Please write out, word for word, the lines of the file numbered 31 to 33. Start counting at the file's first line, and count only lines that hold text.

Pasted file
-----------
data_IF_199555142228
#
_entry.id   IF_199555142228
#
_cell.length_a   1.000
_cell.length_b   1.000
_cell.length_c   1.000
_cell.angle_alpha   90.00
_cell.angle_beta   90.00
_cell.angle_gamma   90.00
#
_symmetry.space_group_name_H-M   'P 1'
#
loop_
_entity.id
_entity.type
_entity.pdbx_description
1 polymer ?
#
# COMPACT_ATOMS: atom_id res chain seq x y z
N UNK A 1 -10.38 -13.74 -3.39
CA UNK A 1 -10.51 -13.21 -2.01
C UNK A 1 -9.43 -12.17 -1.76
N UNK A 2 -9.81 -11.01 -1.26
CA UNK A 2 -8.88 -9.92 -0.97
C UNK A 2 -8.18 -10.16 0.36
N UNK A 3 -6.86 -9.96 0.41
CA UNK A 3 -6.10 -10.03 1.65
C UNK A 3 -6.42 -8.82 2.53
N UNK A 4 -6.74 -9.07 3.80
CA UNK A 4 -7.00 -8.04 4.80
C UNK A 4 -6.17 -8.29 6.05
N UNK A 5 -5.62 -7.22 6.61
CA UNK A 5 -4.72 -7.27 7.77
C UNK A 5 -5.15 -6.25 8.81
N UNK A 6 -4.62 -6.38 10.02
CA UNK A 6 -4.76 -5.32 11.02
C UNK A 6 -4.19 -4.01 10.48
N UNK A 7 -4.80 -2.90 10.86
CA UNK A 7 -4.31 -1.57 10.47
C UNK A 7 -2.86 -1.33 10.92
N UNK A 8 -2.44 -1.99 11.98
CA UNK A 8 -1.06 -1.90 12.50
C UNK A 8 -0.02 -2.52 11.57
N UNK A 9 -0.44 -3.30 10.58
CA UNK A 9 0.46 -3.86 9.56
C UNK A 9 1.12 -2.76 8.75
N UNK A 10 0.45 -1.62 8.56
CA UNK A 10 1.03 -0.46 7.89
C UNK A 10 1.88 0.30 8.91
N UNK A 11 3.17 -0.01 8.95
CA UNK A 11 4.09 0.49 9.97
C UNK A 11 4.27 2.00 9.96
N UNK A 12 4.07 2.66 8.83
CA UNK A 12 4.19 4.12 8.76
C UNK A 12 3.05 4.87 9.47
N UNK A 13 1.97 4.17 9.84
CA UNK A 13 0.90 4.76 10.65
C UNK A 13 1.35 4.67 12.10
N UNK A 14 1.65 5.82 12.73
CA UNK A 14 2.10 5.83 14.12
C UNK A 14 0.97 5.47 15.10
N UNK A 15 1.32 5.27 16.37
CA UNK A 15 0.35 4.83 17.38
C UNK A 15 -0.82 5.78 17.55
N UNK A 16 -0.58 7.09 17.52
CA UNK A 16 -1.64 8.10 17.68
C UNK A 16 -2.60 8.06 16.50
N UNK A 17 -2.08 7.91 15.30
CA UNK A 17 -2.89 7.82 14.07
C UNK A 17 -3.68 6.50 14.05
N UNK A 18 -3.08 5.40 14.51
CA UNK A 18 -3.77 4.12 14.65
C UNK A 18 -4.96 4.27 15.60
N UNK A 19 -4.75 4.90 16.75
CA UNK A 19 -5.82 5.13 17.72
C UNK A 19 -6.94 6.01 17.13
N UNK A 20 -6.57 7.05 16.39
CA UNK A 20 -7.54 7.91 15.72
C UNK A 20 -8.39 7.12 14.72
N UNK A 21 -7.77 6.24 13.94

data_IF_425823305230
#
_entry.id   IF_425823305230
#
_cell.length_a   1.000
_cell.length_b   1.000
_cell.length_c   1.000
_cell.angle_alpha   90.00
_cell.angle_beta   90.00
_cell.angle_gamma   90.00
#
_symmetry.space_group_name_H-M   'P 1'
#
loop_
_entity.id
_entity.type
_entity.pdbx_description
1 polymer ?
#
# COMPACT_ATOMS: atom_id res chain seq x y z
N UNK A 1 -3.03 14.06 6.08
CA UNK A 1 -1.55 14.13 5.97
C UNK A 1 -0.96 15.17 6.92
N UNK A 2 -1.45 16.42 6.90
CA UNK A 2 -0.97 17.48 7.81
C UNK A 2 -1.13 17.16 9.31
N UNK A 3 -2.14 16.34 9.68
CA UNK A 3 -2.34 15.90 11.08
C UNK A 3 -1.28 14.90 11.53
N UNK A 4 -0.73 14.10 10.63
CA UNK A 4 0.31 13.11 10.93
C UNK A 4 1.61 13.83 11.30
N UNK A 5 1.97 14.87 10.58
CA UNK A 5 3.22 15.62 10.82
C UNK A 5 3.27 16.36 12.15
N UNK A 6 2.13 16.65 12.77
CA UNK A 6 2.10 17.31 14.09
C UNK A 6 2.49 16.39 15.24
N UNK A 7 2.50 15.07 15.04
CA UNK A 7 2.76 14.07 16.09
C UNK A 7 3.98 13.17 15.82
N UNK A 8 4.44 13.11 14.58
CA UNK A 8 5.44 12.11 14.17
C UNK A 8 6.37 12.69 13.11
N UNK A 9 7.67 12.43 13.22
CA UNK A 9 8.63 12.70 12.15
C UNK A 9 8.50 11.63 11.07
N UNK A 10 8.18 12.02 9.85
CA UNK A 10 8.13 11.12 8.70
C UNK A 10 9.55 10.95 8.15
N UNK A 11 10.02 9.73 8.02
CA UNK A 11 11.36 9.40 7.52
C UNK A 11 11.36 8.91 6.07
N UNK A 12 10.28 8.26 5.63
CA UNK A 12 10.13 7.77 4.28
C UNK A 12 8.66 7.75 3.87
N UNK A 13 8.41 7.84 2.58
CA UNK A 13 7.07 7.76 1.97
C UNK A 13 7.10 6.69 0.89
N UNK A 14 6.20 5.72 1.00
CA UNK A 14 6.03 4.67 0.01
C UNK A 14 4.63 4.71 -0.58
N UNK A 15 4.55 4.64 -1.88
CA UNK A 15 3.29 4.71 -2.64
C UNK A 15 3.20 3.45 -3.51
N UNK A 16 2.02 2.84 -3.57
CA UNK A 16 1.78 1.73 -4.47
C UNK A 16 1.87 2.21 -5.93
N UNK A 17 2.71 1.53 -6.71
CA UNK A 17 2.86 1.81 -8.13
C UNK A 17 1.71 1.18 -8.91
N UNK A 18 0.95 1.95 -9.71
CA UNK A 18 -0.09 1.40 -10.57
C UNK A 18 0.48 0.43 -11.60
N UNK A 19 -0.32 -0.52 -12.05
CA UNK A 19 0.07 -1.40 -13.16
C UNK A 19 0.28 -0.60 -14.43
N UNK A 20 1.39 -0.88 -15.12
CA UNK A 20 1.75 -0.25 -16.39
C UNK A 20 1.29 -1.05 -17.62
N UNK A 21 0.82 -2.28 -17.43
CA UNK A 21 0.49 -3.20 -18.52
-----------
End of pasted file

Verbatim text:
CA UNK A 4 -7.00 -8.04 4.80
C UNK A 4 -6.17 -8.29 6.05
N UNK A 5 -5.62 -7.22 6.61